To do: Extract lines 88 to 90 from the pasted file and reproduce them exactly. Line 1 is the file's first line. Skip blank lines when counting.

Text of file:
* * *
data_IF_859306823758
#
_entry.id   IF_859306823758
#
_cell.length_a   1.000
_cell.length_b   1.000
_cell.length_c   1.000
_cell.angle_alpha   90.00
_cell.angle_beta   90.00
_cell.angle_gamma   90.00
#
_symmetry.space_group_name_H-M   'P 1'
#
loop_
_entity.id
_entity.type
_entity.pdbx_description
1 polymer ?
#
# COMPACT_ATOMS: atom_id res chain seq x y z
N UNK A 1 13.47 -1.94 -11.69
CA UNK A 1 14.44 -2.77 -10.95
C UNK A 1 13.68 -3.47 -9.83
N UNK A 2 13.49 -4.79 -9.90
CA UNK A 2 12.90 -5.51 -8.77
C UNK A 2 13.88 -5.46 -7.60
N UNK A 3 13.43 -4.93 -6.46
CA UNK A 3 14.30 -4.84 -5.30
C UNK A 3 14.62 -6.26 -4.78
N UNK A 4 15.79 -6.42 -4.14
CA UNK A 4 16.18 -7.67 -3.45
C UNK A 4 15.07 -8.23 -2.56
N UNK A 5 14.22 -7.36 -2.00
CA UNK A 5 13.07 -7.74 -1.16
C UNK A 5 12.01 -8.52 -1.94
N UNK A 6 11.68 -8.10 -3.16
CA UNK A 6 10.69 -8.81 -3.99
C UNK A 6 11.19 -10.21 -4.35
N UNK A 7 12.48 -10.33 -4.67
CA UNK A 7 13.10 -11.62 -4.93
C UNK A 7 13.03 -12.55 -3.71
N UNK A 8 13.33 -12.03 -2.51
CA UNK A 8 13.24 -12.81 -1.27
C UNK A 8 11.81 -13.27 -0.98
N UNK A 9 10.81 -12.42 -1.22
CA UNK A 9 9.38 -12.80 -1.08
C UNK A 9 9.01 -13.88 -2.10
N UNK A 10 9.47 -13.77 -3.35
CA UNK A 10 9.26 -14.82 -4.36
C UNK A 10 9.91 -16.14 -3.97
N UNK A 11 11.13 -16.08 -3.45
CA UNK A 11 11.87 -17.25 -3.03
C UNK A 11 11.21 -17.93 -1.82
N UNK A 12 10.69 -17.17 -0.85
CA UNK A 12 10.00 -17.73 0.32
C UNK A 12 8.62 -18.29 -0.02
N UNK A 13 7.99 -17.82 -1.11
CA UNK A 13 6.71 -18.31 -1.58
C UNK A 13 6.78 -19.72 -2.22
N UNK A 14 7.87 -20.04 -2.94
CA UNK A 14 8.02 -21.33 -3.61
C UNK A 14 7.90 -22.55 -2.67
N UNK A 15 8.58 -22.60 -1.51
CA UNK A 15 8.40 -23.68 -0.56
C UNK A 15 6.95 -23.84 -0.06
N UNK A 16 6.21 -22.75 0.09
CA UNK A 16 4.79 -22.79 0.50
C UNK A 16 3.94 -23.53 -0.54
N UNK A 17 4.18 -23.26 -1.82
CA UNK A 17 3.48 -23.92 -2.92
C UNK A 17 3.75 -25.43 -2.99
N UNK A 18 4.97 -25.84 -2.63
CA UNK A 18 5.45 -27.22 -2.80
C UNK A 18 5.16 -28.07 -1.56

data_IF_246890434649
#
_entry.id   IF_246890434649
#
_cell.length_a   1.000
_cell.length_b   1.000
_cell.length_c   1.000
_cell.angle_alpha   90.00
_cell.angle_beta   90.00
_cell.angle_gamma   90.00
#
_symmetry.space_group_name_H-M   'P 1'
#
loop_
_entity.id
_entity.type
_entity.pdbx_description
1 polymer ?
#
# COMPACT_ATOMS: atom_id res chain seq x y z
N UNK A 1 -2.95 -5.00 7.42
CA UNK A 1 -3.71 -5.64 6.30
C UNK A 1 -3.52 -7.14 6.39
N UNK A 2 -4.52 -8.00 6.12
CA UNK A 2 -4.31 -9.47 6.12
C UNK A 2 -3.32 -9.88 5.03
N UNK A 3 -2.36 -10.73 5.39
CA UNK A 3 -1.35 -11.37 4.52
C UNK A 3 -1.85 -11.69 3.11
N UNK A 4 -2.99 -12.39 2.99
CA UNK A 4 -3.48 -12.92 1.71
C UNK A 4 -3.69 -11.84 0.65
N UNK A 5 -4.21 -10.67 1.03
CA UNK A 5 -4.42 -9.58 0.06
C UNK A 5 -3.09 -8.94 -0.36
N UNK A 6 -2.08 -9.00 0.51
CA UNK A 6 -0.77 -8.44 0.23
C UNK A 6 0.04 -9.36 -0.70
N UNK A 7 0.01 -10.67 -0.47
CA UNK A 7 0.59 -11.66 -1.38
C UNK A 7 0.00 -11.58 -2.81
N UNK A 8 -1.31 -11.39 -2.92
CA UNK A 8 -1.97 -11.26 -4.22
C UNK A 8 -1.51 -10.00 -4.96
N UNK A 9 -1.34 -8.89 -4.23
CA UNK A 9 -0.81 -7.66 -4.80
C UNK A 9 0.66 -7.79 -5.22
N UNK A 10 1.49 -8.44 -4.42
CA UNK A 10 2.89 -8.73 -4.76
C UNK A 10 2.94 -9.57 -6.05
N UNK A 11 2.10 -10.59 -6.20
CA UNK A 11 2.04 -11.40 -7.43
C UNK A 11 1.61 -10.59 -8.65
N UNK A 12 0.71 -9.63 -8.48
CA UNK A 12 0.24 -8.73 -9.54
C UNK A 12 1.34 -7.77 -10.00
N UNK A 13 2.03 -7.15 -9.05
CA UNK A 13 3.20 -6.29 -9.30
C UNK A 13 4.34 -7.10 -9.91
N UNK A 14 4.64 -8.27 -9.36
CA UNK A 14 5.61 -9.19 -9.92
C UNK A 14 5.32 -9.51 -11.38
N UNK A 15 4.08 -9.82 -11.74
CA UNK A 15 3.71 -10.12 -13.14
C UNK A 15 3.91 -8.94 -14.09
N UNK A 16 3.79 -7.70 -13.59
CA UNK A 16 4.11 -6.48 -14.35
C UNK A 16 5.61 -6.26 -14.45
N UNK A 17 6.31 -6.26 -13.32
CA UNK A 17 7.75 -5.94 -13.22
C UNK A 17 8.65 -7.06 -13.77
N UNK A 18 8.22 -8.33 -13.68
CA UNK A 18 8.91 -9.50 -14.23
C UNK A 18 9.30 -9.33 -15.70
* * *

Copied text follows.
loop_
_entity.id
_entity.type